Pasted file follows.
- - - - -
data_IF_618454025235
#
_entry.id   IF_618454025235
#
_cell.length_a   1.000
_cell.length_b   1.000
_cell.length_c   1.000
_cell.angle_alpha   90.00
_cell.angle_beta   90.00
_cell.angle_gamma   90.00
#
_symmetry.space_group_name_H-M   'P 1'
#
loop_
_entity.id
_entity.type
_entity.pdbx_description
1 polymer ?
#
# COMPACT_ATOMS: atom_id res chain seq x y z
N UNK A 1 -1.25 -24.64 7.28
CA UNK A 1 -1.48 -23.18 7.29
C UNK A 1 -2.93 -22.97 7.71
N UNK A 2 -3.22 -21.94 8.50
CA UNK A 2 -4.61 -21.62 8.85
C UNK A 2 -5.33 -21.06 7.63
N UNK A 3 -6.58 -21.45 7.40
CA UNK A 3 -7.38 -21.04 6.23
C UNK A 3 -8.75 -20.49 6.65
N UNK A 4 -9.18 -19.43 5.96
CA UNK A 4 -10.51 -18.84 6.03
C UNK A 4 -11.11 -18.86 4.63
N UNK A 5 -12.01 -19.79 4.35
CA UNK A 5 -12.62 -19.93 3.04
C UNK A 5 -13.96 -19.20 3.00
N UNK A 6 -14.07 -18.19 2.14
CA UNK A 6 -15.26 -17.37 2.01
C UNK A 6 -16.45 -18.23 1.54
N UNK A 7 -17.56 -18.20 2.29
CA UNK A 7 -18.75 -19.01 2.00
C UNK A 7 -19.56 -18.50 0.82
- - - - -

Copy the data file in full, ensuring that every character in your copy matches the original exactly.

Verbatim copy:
data_IF_618454025235
#
_entry.id   IF_618454025235
#
_cell.length_a   1.000
_cell.length_b   1.000
_cell.length_c   1.000
_cell.angle_alpha   90.00
_cell.angle_beta   90.00
_cell.angle_gamma   90.00
#
_symmetry.space_group_name_H-M   'P 1'
#
loop_
_entity.id
_entity.type
_entity.pdbx_description
1 polymer ?
#
# COMPACT_ATOMS: atom_id res chain seq x y z
N UNK A 1 -1.25 -24.64 7.28
CA UNK A 1 -1.48 -23.18 7.29
C UNK A 1 -2.93 -22.97 7.71
N UNK A 2 -3.22 -21.94 8.50
CA UNK A 2 -4.61 -21.62 8.85
C UNK A 2 -5.33 -21.06 7.63
N UNK A 3 -6.58 -21.45 7.40
CA UNK A 3 -7.38 -21.04 6.23
C UNK A 3 -8.75 -20.49 6.65
N UNK A 4 -9.18 -19.43 5.96
CA UNK A 4 -10.51 -18.84 6.03
C UNK A 4 -11.11 -18.86 4.63
N UNK A 5 -12.01 -19.79 4.35
CA UNK A 5 -12.62 -19.93 3.04
C UNK A 5 -13.96 -19.20 3.00
N UNK A 6 -14.07 -18.19 2.14
CA UNK A 6 -15.26 -17.37 2.01
C UNK A 6 -16.45 -18.23 1.54
N UNK A 7 -17.56 -18.20 2.29
CA UNK A 7 -18.75 -19.01 2.00
C UNK A 7 -19.56 -18.50 0.82